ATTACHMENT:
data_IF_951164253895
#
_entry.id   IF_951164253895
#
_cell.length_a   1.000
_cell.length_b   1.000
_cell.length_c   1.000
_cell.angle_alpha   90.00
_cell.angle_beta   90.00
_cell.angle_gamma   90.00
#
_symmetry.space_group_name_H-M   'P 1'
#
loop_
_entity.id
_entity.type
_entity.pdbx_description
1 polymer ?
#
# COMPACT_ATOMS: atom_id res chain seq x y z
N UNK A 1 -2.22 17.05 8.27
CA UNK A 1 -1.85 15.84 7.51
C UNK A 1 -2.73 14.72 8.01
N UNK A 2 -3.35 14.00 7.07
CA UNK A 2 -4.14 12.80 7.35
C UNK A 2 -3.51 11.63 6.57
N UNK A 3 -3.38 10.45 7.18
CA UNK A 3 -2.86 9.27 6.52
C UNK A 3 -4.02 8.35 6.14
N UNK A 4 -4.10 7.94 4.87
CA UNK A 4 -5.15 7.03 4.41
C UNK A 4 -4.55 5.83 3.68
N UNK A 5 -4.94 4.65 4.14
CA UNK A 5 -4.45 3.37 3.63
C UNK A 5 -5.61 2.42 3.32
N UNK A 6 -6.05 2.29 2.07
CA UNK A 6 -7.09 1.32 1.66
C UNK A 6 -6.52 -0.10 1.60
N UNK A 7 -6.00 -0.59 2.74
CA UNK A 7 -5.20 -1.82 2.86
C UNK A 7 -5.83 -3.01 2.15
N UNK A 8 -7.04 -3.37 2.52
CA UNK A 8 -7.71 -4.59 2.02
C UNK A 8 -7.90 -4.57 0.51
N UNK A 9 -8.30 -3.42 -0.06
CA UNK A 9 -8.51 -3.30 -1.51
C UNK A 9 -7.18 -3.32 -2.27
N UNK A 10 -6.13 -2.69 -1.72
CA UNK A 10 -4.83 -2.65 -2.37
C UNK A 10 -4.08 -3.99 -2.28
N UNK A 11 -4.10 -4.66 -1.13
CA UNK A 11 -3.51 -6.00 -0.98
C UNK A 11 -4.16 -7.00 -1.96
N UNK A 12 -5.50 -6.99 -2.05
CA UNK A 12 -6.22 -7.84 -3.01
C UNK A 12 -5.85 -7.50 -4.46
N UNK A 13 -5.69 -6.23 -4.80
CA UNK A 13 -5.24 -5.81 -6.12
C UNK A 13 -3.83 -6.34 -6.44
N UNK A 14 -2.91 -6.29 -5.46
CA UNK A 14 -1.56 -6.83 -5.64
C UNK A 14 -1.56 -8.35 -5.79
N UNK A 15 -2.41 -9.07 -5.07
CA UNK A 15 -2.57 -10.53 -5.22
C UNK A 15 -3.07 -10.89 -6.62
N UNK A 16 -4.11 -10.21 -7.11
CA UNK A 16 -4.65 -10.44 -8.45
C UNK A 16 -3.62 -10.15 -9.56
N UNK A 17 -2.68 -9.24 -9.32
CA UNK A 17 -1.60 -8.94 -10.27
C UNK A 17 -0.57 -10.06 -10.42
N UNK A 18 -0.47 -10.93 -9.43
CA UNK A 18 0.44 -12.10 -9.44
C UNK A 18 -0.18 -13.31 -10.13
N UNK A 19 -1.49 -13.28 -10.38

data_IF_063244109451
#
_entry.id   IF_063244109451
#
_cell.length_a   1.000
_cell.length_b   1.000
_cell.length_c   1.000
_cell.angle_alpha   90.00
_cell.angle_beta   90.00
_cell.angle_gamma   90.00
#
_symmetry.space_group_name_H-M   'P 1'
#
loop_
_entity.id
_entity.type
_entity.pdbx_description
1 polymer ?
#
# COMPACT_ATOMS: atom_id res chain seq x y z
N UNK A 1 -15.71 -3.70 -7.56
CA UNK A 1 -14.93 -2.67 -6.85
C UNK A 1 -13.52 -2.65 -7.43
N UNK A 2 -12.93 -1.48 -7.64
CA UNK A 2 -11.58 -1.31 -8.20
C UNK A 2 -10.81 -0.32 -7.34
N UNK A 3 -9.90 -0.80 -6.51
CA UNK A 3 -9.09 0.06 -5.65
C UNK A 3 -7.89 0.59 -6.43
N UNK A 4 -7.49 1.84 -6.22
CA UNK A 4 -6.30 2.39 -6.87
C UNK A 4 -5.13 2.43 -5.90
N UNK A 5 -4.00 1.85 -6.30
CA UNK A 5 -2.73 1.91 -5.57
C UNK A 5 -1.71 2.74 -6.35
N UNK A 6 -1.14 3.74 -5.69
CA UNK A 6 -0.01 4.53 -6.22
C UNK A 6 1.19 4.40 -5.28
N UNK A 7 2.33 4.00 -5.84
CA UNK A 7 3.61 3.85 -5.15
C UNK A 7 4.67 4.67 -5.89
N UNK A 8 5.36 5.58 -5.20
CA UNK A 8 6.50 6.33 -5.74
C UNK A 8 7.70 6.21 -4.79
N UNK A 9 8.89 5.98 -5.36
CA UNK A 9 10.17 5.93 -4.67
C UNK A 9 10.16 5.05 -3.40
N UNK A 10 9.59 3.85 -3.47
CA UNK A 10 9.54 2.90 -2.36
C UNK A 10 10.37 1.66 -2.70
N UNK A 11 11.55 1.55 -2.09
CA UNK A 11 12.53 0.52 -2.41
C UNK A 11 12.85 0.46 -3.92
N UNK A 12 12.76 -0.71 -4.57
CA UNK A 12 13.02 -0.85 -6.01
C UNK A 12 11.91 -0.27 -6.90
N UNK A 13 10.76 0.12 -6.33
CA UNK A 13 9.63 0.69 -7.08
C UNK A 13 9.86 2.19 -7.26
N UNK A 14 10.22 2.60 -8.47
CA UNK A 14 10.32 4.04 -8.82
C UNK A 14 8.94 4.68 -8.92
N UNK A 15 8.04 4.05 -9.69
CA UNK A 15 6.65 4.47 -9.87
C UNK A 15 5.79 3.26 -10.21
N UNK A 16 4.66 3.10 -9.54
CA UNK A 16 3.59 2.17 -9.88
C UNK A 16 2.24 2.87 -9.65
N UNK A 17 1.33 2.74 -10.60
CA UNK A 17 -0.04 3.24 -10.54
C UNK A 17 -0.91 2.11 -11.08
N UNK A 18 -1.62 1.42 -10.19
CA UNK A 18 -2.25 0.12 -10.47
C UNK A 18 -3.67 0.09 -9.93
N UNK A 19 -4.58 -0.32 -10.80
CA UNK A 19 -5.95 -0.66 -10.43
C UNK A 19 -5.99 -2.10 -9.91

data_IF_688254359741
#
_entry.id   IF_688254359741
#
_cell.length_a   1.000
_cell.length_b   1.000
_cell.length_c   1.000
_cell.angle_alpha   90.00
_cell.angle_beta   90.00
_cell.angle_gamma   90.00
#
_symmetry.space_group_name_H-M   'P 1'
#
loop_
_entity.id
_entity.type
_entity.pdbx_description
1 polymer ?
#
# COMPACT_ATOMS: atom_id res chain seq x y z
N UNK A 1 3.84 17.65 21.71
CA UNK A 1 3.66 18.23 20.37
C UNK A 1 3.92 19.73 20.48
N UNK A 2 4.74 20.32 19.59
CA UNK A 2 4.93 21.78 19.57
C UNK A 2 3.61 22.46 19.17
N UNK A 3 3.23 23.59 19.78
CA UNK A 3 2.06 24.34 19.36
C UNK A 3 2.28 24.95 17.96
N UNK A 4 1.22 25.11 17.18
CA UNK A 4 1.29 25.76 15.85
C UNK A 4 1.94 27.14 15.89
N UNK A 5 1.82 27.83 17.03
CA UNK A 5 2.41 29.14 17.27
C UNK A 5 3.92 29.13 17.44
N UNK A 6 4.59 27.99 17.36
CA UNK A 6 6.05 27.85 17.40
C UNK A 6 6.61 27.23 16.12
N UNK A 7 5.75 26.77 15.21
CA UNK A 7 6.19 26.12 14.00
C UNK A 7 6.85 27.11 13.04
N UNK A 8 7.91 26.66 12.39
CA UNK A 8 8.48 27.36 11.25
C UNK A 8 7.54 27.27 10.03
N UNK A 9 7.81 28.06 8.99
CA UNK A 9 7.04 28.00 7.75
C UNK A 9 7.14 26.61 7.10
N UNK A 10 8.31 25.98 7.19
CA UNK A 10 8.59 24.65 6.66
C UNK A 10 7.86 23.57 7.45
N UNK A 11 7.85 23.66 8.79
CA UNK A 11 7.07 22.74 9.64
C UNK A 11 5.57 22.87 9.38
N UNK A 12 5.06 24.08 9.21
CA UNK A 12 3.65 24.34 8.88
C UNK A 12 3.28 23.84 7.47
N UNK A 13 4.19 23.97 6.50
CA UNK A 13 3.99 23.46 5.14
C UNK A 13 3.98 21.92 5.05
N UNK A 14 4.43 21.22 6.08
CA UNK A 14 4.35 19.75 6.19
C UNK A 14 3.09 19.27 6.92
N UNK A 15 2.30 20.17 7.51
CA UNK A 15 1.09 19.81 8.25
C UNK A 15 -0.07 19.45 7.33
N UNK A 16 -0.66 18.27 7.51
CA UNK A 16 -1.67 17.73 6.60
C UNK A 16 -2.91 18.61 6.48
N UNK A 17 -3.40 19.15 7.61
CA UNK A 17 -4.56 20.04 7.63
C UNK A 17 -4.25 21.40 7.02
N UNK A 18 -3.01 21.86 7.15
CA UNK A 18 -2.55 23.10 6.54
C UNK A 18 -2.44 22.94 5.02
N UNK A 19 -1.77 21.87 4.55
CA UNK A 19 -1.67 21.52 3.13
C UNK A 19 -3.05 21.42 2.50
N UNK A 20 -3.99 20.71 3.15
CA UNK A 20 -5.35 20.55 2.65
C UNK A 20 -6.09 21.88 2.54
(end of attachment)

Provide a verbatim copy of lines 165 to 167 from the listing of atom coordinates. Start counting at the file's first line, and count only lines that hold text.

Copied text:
#
loop_
_entity.id